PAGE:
We all know this cute face!
We all know who he is (or most of us do at least) but it's more about the fire danger than Smokey the Bear. It's a good advertising and alert tool to the public, because he's a very memorable character.
The more important message here is VERY HIGH. That is the fire danger on this sign here. This picture and the following ones are courtesy the National Weather Service in Burlington, Vermont.
This is a picture taken in 2005 from Eric Evenson in Essex, Vermont. Note the dry, dry grass in the foreground in the picture. When we talk about DRY FUELS, that is it! That very dry ground and vegetation, sometimes enhanced by a very dry streak of weather. But as you saw in my blog yesterday, April and May are the most common months of these wild fires in our area. This time of the year is known as the 'pre-green up' time, when leaves haven't come out yet and we often see low relative humidity days.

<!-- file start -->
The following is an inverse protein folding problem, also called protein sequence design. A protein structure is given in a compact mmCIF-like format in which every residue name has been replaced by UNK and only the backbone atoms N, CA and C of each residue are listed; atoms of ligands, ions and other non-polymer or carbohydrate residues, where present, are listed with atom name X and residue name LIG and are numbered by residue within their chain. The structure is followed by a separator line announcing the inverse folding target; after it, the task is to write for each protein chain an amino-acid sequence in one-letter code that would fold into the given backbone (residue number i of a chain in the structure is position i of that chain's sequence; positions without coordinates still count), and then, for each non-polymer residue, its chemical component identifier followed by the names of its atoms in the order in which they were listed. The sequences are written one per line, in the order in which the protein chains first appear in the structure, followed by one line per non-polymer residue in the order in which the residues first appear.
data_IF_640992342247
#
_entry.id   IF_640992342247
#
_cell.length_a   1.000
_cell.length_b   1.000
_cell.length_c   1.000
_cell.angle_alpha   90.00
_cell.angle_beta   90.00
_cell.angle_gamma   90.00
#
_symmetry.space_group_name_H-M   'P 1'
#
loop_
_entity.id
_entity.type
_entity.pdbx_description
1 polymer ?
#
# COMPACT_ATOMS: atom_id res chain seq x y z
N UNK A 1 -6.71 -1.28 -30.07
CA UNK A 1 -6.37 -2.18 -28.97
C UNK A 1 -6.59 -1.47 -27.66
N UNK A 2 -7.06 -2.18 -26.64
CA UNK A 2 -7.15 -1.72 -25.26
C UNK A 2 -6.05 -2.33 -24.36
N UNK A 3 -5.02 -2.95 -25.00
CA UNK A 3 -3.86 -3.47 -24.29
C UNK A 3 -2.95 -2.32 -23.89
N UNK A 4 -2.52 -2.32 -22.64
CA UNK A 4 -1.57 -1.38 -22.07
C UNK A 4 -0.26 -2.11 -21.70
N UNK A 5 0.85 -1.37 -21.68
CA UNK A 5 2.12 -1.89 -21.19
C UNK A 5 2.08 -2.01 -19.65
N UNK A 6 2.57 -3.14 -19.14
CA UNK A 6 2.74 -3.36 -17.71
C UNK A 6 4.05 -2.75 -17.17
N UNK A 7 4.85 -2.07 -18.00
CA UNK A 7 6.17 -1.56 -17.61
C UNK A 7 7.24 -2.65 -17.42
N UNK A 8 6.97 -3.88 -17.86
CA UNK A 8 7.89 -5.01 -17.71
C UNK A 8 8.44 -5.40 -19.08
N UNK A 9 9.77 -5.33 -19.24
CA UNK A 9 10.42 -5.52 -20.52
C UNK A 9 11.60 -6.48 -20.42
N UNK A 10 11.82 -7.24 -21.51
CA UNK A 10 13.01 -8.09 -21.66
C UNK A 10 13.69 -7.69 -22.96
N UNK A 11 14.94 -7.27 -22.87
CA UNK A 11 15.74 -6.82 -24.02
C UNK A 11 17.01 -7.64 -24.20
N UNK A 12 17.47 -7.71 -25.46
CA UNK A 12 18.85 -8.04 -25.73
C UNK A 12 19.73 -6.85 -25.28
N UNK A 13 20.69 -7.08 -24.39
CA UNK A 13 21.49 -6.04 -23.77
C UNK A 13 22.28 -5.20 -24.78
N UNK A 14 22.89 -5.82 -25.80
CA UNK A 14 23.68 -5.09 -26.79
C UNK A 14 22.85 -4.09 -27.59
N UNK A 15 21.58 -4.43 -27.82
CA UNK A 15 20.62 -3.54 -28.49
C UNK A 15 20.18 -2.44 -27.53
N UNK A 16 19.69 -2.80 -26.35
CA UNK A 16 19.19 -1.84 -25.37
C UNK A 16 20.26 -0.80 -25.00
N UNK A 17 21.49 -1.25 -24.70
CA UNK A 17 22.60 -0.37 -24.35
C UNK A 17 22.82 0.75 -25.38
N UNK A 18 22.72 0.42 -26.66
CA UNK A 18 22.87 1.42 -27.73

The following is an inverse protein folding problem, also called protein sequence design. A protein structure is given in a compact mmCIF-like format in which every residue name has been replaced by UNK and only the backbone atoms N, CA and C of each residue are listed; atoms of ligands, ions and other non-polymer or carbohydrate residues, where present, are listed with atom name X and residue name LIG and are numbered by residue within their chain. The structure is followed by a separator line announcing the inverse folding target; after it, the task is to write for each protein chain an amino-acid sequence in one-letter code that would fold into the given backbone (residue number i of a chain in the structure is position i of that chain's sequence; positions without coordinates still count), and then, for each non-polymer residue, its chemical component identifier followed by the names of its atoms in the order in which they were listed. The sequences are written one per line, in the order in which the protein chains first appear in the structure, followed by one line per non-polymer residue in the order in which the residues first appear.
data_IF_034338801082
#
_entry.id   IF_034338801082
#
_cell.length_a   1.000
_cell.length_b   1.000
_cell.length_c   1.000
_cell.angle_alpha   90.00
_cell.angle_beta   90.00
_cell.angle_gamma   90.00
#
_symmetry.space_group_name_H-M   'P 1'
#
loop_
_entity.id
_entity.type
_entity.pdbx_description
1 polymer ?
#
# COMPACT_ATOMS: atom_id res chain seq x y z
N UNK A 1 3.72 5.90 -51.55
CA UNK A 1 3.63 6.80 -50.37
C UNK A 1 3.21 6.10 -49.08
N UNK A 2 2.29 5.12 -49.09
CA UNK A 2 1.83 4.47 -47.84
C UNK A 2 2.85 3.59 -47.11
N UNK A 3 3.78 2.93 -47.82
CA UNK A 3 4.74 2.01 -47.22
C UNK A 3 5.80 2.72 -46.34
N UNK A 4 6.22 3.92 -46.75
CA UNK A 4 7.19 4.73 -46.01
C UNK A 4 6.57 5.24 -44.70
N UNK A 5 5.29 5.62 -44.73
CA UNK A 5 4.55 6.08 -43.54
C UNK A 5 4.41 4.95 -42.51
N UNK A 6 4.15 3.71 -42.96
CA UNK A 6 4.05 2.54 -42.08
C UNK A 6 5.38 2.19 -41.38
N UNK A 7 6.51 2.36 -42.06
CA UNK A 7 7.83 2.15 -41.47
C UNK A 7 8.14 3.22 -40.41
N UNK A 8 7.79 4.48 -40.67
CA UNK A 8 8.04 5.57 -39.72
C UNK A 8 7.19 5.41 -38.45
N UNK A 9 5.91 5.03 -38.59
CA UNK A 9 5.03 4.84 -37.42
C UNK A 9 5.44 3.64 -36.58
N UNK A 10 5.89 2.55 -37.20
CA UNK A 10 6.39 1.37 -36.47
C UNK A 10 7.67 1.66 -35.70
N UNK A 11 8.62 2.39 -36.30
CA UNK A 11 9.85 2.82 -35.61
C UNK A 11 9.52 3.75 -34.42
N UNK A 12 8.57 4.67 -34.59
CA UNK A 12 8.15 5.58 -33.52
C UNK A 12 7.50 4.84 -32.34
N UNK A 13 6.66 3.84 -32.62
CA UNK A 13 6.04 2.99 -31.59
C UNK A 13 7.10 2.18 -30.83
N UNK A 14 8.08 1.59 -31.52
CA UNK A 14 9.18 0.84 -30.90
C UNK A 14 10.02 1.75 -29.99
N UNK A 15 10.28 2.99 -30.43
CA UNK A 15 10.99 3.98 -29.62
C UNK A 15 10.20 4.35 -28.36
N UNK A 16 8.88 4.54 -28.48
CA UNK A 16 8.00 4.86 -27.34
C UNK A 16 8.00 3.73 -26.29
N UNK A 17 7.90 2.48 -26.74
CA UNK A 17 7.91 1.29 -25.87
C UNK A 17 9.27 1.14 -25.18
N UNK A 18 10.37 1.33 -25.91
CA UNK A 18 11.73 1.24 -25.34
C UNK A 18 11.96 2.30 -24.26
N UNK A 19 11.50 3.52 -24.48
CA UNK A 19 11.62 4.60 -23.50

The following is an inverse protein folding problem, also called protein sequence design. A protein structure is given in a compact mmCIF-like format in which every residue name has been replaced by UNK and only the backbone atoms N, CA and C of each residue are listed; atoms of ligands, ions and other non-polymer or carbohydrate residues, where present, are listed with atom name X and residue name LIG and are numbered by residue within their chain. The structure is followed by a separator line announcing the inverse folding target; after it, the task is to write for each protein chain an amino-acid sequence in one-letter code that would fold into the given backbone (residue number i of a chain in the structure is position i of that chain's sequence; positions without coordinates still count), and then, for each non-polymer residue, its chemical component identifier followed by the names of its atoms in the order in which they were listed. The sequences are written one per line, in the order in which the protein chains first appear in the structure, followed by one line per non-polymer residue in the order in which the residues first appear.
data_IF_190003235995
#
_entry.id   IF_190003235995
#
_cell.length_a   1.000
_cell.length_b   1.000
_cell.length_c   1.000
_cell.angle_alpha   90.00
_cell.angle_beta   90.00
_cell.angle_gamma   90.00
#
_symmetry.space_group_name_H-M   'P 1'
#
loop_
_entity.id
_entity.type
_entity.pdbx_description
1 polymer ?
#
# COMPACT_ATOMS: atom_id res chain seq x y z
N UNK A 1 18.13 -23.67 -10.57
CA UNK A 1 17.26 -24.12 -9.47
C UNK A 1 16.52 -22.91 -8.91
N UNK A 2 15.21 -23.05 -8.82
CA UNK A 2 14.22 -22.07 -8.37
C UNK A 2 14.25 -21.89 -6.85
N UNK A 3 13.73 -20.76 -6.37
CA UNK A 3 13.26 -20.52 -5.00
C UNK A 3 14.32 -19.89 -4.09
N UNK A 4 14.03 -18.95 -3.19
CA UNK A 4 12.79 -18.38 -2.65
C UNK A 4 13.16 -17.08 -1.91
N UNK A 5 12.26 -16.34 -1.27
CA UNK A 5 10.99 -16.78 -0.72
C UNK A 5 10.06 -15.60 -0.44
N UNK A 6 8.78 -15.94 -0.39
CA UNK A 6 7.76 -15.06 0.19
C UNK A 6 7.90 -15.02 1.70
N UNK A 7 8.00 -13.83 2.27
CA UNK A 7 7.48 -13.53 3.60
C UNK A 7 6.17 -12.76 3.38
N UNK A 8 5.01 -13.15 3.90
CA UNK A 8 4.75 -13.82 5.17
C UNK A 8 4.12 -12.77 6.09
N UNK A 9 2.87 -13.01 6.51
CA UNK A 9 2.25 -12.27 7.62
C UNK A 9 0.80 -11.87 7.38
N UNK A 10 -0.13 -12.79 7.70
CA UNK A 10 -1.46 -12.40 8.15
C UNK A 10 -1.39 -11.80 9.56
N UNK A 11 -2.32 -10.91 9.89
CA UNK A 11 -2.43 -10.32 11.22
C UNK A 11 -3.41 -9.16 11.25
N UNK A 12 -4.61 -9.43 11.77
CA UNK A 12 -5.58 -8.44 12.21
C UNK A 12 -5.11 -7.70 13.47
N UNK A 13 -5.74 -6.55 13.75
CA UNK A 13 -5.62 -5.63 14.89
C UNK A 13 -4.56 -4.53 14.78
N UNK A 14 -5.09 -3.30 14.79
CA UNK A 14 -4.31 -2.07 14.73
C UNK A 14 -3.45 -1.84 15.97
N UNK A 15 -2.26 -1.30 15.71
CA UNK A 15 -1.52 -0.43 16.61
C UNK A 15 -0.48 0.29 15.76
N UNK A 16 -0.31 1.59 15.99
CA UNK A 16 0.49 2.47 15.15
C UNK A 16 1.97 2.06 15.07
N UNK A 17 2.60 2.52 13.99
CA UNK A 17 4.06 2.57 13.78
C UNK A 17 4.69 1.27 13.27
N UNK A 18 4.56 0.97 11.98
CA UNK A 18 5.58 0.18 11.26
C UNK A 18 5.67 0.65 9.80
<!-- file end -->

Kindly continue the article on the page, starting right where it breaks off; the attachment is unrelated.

This is a great chart to familiarize yourself with. When we get into the peak of fire season, the National Weather Service issues Red Flag Warnings and Fire Weather Watches for enhanced fire threats. I believe they only put these out when there is a fire threat 'high, very high, or extreme.' So far this year we have had two Fire Weather Watches and Red Flag Warnings, in fact just two in the last two weeks. This year is shaping up to have a higher fire threat than last year. When you go camping, or need to burn brush, or some other activity that could spark a wildfire, please check the list above first. It doesn't take long, many save a web address to your phone or home computer and just quickly check the daily fire threat before burning. That way we can prevent these fires. Just this week in Colorado there has been a huge fire burning thousands of acres, dozens of homes, and unfortunately killing a couple of people. This particular event started from a controlled burn by authorities, but it got out of hand. So this is a nice reminder time for everyone to heed these fire dangers an daily threats.
-Meteorologist Steve Glazier